Office – So you’re in Austin right now, what are you working on?
Danny Trejo – Right now I’m working on From Dusk Till Dawn, the TV series for El Rey Network with Robert Rodriguez.
O – You work an insanely busy schedule, with tons of projects every year. You’re seventy now, has the thought of retiring every crossed your mind?
DT – Well, I was trying to figure out—when people retire they start doing what they love. I’m already doing what I love, so I don’t know what I’d retire to.
O – That’s a good thing, you’re lucky. Why stop what you’re doing, if you’re just going to be bored?
DT – I’d be bored to death! I mean I can go fishing any time I like, I can do whatever I want, so it’s like—retire to what?
O – People see you on screen and expect a certain character,
a character that comes naturally to you, and that you’ve nailed so many times—what’s a role that’s surprised you, a character that’s made you explore yourself a bit more?
DT – You know, I did a film called Sherrybaby with Maggie Gyllenhaal where I played her love interest, but I was kind of a nice guy, and her friend also. It wasn’t just Johnny-23, you know? I think that was probably the hardest role I’ve ever done, and as an actor it was the most satisfying, and rewarding. But I love Machete better. [laughs]
O – Did movies affect you profoundly as a child? Were there actors or characters that you were looking up to as a kid?
DT – When you talk about Charles Bronson, Clint Eastwood—I liked the superhero guys, but the ones that didn’t have to wear tights, you know what I mean? I like the regular guys that just did what had to be done. You look at Charles Bronson in the Death Wish series, Clint Eastwood in Dirty Harry. Those guys.
O – They don’t need superpowers.
DT – Yeah, they find a way. Like MacGyver, you know? He’ll find a way to blow it up.
O – So even as a kid you admired those characters?
DT – Oh yeah.
O – You’ve talked about your uncle, who was a criminal, and how he got you into that lifestyle early on, and it kind of makes sense that you were attracted to it, since there is some overlap between those guys and your uncle, in terms of badassness, being able to wield a gun, and not get fazed by anything.
DT – Yeah, my uncle was a pretty tough guy, people got out of his way. That was cool. But any time drugs are involved in a situation, it’s bad. One of my key things when I’m speaking at high schools is, “It’s really simple. Drugs and alcohol will make any problem that you have worse.”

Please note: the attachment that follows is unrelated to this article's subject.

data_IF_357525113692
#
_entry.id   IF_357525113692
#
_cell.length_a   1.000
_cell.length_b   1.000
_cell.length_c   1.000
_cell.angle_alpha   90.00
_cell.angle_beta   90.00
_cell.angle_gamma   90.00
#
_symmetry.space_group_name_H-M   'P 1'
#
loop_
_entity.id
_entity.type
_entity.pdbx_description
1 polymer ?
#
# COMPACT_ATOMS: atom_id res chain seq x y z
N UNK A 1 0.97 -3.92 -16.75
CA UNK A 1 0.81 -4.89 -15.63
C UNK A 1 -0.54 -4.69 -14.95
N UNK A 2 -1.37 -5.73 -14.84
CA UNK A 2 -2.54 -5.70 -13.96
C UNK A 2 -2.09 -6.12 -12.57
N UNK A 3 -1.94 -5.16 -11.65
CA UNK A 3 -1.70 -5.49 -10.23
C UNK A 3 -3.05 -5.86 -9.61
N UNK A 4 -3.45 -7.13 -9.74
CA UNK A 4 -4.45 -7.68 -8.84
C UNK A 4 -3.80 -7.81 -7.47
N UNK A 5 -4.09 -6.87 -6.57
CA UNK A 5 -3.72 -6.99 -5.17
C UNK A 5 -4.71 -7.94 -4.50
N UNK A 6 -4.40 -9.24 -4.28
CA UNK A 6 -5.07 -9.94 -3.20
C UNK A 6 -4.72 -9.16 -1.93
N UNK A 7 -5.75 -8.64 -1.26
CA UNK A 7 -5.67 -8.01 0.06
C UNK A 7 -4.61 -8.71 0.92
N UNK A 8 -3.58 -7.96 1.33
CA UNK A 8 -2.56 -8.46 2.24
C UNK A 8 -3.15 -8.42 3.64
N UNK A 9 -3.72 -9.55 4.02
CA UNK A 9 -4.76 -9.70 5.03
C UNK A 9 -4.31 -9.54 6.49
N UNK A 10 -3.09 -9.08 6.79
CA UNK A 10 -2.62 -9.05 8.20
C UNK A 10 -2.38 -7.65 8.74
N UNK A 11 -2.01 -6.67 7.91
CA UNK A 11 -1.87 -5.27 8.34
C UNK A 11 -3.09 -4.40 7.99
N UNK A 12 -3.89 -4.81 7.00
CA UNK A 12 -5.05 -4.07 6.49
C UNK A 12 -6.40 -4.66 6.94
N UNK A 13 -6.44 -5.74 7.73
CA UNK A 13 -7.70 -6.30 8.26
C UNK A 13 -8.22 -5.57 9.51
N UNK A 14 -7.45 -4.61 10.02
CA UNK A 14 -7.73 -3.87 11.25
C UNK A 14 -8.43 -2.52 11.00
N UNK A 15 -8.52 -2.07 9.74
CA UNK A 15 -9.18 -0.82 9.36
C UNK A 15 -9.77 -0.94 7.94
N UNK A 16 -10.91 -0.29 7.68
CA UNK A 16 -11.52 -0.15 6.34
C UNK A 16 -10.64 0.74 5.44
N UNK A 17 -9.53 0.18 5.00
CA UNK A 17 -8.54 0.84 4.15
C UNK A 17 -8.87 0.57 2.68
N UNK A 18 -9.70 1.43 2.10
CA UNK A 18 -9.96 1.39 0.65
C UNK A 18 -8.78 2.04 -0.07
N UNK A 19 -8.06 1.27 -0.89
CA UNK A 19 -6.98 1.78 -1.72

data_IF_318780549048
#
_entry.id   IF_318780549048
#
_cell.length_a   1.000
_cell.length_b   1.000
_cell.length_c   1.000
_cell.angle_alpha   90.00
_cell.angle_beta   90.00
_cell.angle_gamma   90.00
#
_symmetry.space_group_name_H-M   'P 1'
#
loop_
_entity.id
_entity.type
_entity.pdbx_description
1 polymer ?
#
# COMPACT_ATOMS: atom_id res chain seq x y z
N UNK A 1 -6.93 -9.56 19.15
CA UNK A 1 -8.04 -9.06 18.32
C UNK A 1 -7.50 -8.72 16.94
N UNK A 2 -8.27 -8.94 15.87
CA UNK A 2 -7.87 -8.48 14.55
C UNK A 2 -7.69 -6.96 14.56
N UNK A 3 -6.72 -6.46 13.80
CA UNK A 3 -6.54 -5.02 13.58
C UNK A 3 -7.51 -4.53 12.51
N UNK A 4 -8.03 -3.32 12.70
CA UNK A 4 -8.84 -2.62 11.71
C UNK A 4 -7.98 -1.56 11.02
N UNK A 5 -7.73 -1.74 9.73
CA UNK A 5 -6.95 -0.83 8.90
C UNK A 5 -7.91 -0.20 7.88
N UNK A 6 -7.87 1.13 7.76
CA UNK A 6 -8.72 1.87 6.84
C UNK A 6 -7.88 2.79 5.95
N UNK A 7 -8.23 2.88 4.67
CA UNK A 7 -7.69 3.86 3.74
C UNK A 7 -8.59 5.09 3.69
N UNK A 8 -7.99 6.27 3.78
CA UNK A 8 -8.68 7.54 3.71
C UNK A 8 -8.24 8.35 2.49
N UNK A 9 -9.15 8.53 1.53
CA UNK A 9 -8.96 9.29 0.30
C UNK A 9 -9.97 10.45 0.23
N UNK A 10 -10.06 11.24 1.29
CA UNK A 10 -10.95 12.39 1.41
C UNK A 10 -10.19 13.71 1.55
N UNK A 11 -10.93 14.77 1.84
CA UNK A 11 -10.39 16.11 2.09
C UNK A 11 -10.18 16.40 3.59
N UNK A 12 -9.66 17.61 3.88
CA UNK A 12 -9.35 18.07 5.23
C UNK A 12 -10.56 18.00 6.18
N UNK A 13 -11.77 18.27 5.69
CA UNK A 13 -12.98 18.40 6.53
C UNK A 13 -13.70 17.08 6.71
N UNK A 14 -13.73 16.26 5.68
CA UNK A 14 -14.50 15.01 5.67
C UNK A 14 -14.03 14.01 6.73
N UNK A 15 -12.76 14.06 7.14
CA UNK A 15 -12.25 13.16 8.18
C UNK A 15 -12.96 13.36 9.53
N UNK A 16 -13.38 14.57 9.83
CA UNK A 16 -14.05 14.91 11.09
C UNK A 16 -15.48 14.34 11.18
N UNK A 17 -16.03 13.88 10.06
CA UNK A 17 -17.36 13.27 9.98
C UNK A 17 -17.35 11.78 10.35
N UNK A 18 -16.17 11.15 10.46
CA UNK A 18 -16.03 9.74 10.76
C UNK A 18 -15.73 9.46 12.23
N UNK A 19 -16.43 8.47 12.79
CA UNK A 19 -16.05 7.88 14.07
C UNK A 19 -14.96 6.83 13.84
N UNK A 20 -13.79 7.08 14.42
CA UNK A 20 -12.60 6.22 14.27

O – But you didn’t have this wisdom then—were your parents not aware of you getting involved with the drugs and crime?
DT – Well I don’t think they were available. I think one of the things I learned from my parents was how not to be. They were loving, but you’ve got to remember I grew up in a different era, when the most important thing in the world was to work. It seemed like my dad’s dream was for me to graduate from high school and come do construction with him, manly kind of stuff. College wasn’t even thought of, where I came from. College, what the hell? The mindset was kind of, if you don’t want to work you go to college. We had like two alternatives, you could be a drug dealer or a laborer.
That’s all I can remember. I didn’t know any lawyers, I didn’t know any doctors or businessmen growing up. I just knew guys that worked hard, or guys that dealt drugs.
O – There’s not exactly an inspiring amount of glory in either one, but I can see how the crime at least has some degree of excitement to it, especially when you’re young. So how did the crime escalate? If you started with your uncle really early, how did it get to the point where you were doing time?
DT – I first got into drugs, I started smoking weed with my uncle when I was eight years old. It was...1954? But you’ve got to remember, in every Mexican neighborhood weed grew everywhere. Anywhere there was sun and a dripping faucet, you’d throw your seeds and three weeks later you’d have a plant. It wasn’t hydroponic, growing this kind, growing that kind—but we always had four or five plants going somewhere. My uncle turned me on to grass, it was just part of the deal. Everybody around us smoked weed. The law didn’t reach us there. I would walk around the neighborhood, eleven years old, smoking weed. I knew to hide it from the police, you knew it was illegal but you didn’t know the price.